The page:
As The Christian Science Monitor noted recently with bemusement, the debate about health care in Canada is “…the public debate which hasn’t happened.” The Monitor was referring to the visceral railing against Premier Ralph Klein’s emasculated Health Care Protection Act.
The sophistication of health care heckling in general has not risen much above the mob’s hackles. The crowd shrieks “gimme” at the provincial leadership, which in turn demands the same from the federal government. From Halifax to Vancouver, mobs convene to shake fists at government or at rival interests, all lining up to clamor for booty for their clans. Canada is overrun by primeval hordes. Discourse about health care is just one casualty of a polity lacking in reason and gripped by grotesque histrionics.
Alberta’s Bill 11, the object of the spleen, has come to naught. Private clinics will perform minor procedures with overnight stays. But these hapless hybrids, funded by Medicare and controlled by regional health authorities, will now have to contend with so many retrograde provisions as to render them at least as inefficient as the public system. They are certainly of little threat to the public sector unions, a number of which have helped underwrite the campaign launched by Friends of Medicare.
Unionized public sector employees garner on average 25 percent more in wages than their unionized counterparts in the private sector. This exacerbates staff shortages in hospitals because there aren’t the funds to hire sufficient personnel. Labour demands are also the reason why “among 29 OECD member states, Canada now ranks consistently ahead of only Mexico, Poland and Turkey in terms of technology available.”
According to William McArthur, the former chief coroner of British Columbia, for every million Canadians there are eight CT scanners, against 80 in Japan, 27 in the US and 17 in Portugal. All a mere trifling when you consider the values for which the Kiefer Sutherland-endorsed system stands. These include a plan to extort from cancer patients a Medicare-indemnifying waiver, where the patient acknowledges the danger of being forced to wait indefinitely for cancer treatment. These very values prohibit Canadians from purchasing private health care in Canada. Their tax dollars, however, are seized to purchase private cancer treatment on their behalf in the US. The only other nations to hold such values dear are Cuba and North Korea, so how possibly can we go wrong?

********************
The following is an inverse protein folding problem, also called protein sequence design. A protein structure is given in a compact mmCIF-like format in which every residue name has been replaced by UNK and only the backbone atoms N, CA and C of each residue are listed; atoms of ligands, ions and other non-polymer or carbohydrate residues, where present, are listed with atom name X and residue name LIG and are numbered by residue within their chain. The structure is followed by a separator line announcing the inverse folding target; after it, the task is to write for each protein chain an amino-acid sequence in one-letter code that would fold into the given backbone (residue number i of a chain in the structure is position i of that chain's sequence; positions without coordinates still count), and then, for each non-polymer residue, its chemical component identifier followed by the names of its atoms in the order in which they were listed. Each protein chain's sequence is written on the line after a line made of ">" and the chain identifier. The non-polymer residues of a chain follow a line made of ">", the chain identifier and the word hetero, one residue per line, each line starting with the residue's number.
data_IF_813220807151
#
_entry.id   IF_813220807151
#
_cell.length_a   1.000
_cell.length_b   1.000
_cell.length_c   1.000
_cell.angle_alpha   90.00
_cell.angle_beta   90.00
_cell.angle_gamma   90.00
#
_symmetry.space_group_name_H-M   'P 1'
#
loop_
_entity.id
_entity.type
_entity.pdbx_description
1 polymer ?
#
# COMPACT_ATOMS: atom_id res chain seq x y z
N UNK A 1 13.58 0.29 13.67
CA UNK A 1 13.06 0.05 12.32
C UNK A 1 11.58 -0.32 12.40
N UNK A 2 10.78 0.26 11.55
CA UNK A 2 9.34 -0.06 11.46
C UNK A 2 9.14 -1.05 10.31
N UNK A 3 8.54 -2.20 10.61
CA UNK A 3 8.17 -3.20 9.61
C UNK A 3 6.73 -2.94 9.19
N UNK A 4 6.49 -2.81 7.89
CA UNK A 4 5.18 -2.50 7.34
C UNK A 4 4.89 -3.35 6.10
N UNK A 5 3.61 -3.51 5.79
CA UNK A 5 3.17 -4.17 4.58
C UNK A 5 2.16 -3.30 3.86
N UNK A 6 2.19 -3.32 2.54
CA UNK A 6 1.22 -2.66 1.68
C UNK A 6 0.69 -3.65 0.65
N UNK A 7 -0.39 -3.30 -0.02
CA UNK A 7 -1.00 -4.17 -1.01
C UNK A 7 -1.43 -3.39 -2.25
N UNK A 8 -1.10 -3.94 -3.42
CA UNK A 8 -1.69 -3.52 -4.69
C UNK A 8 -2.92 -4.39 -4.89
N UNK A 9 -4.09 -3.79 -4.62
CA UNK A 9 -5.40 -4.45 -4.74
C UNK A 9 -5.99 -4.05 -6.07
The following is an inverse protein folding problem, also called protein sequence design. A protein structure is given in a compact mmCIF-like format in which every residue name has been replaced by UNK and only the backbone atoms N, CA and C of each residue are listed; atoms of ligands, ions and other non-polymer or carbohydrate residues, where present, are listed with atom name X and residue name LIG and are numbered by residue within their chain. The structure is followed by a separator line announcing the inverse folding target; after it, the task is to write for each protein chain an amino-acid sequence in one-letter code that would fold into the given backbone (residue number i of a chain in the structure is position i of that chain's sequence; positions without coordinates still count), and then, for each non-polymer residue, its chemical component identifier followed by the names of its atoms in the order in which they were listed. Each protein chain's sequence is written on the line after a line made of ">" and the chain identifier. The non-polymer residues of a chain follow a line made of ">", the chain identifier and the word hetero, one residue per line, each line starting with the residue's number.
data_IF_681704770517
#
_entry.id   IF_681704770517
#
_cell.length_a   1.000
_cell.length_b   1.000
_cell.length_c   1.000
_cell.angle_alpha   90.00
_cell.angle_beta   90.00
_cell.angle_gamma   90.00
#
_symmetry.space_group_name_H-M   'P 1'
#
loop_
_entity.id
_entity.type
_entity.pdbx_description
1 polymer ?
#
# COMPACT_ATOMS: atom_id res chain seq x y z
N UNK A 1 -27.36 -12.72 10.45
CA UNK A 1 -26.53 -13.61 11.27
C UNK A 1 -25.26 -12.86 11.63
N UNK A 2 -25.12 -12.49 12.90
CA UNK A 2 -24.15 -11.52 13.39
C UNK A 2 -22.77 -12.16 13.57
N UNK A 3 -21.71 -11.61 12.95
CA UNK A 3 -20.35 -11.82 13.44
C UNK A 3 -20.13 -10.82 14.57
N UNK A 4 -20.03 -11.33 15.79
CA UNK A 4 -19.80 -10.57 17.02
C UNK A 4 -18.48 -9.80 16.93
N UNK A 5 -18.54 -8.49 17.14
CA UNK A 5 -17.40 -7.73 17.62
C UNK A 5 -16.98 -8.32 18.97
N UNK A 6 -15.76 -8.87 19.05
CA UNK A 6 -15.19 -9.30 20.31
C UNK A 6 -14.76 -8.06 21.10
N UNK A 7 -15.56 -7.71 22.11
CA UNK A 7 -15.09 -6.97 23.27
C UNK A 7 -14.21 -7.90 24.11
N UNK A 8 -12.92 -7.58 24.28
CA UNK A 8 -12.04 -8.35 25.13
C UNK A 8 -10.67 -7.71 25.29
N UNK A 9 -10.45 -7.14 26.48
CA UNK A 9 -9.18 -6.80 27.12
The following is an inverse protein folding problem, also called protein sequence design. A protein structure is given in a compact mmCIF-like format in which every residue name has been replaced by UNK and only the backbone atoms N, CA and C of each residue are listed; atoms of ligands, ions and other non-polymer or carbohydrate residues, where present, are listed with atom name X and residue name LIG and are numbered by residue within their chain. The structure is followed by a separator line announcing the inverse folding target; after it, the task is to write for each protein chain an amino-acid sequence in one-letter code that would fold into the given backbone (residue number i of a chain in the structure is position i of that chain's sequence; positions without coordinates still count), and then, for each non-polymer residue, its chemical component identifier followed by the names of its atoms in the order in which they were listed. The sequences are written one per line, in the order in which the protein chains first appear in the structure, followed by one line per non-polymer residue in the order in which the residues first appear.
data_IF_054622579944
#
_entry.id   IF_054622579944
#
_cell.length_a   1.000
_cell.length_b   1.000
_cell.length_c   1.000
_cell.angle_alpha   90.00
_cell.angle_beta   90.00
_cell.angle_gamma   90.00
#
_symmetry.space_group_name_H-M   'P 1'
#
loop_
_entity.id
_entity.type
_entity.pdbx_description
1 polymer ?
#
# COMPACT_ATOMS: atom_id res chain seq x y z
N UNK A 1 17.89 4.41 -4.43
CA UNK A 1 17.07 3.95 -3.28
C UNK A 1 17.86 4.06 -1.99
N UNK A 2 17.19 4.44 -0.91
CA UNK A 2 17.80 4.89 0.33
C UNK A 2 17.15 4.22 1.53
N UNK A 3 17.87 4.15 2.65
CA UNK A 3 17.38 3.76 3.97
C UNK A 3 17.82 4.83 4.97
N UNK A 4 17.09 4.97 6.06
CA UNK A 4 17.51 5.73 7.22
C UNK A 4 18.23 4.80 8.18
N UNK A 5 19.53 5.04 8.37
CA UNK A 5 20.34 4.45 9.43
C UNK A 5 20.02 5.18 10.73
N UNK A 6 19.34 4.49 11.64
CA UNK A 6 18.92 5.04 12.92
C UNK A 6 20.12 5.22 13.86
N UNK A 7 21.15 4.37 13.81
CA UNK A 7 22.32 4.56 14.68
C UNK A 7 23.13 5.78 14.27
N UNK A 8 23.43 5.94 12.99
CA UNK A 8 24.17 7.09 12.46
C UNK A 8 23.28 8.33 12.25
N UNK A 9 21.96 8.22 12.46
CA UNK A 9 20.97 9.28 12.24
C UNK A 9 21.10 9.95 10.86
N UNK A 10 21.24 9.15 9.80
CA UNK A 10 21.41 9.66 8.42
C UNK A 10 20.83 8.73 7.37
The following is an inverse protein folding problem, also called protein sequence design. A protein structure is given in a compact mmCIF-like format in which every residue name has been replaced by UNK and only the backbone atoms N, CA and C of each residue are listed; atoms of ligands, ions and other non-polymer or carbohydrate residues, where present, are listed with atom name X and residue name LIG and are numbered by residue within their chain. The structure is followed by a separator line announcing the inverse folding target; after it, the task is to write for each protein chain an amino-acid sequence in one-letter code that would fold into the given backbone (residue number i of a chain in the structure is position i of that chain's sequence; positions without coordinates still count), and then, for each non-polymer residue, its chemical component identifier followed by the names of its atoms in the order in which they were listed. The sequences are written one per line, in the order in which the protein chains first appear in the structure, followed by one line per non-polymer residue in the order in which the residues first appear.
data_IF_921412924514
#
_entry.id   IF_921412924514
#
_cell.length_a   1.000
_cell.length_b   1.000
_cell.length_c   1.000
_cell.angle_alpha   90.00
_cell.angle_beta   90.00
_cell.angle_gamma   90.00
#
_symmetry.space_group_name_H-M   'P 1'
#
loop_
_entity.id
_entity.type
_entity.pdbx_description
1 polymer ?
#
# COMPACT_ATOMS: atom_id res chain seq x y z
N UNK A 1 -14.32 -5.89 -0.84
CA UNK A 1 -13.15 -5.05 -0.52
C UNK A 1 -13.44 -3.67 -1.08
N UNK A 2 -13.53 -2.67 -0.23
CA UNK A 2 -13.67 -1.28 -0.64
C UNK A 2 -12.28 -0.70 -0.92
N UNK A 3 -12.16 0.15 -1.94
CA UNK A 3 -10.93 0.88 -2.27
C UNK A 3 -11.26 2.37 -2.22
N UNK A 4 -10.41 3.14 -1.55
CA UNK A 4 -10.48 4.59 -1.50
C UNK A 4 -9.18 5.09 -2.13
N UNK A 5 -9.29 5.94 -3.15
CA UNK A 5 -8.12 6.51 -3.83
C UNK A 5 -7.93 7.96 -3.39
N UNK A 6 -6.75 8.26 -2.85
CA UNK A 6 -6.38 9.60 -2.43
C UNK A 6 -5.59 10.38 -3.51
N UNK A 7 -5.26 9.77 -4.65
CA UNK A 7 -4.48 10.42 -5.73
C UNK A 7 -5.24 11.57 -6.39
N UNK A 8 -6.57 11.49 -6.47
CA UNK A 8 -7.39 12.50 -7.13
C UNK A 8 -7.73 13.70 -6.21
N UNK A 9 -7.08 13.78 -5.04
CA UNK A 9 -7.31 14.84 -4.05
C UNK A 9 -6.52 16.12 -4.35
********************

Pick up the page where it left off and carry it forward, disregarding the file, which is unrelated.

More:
More important than the cost effectiveness of the for-profit hospital, a result confirmed broadly by four dozen or so academic studies, is the fact they are shaped by the consumer. Profit, however, is as much a part of a public hospital as it is a private one, notes Fraser Institute researcher John R. Graham. The incentives in the former, however, come in the shape of relaxed personal policies, less supervision, and salary increases divorced from performance, all of which are bad for the consumer.
Indeed, the public system engenders perverse incentives in the professionals locked into it. Because competence is rewarded with an increased workload, but no remuneration, it becomes intuitive for the professional to overstate the workload. On the positive side, the data show that the less competitive a system, the more likely it is to benefit from any competition whatsoever. Even a whiff of competition then will do our state-run sluggard good.
Only the gormless can continue to insist then that the rot is due to underfunding and not endemic to the system. With a monopoly comes an inferior product to one produced by competition, as well as a chronic scarcity in services. Although the public pays many times over for Medicare through taxes, the price of services is pegged at zero. This is what induces an insatiable consumption on the part of the public, the kind of consumption that cannot be quelled and will always yield dire shortages. Also looming is the problem of restricted access into the profession. This fuels the shortages of doctors and nurses, and is a consequence of the tight grip the medical association in cahoots with government has on licensure.
Finally, a government-run monopoly is never accountable, not least because it isn’t subject to the threat of bankruptcy. Over to top bureaucrat Sir Humphrey, star of Yes, Prime Minister: “We in the civil service don’t have profits and loses; success in the civil service is measured by the size of our staff and budget. A big department is more successful than a small one.” And a bankrupt department simply calls for more tax revenue.
©2000 by Ilana Mercer
The Calgary Herald
CATEGORIES: Canada, Free-market capitalism, Healthcare, Medicine, Socialism